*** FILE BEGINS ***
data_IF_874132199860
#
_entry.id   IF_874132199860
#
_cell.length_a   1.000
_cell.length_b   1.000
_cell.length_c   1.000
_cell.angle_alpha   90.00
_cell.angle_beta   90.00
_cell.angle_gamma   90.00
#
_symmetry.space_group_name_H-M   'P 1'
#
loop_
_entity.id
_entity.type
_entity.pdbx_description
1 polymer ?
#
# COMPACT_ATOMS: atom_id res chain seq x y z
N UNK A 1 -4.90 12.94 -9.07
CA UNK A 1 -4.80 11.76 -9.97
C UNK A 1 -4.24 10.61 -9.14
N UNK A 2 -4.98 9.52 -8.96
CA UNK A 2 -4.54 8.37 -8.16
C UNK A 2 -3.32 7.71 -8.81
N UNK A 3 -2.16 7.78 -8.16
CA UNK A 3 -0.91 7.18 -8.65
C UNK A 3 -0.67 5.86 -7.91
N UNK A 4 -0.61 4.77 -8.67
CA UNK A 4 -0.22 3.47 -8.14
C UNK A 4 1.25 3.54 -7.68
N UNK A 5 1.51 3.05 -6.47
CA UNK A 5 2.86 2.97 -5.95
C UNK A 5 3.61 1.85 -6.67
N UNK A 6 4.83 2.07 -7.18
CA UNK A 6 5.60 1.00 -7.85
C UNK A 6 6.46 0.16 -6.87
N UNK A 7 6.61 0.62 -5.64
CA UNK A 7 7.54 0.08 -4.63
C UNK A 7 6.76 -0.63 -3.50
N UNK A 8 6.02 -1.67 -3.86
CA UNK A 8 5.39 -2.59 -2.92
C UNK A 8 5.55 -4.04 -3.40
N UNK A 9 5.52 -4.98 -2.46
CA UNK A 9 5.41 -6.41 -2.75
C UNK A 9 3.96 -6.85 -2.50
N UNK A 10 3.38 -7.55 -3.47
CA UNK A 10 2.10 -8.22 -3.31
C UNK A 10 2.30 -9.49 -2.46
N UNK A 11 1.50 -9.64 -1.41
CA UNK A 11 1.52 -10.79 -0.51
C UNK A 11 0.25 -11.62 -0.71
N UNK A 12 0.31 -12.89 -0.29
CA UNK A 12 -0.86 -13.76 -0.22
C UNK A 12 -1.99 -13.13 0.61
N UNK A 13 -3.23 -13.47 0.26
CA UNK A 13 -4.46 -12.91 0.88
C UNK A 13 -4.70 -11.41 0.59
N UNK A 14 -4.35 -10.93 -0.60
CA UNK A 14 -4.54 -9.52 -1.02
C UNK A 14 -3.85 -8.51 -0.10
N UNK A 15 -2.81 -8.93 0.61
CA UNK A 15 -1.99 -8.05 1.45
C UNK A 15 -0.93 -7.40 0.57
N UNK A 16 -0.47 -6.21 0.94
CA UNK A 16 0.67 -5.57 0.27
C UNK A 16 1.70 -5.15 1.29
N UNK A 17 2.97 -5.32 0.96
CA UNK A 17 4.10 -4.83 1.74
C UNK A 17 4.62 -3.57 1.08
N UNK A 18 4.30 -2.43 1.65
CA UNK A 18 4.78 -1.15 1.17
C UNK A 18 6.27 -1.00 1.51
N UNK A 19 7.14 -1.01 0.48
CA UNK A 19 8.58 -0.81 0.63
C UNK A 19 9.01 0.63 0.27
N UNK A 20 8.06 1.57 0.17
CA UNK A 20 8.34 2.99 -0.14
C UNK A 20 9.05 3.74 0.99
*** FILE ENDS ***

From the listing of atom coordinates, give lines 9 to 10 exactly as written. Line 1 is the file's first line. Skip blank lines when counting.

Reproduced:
_cell.angle_beta   90.00
_cell.angle_gamma   90.00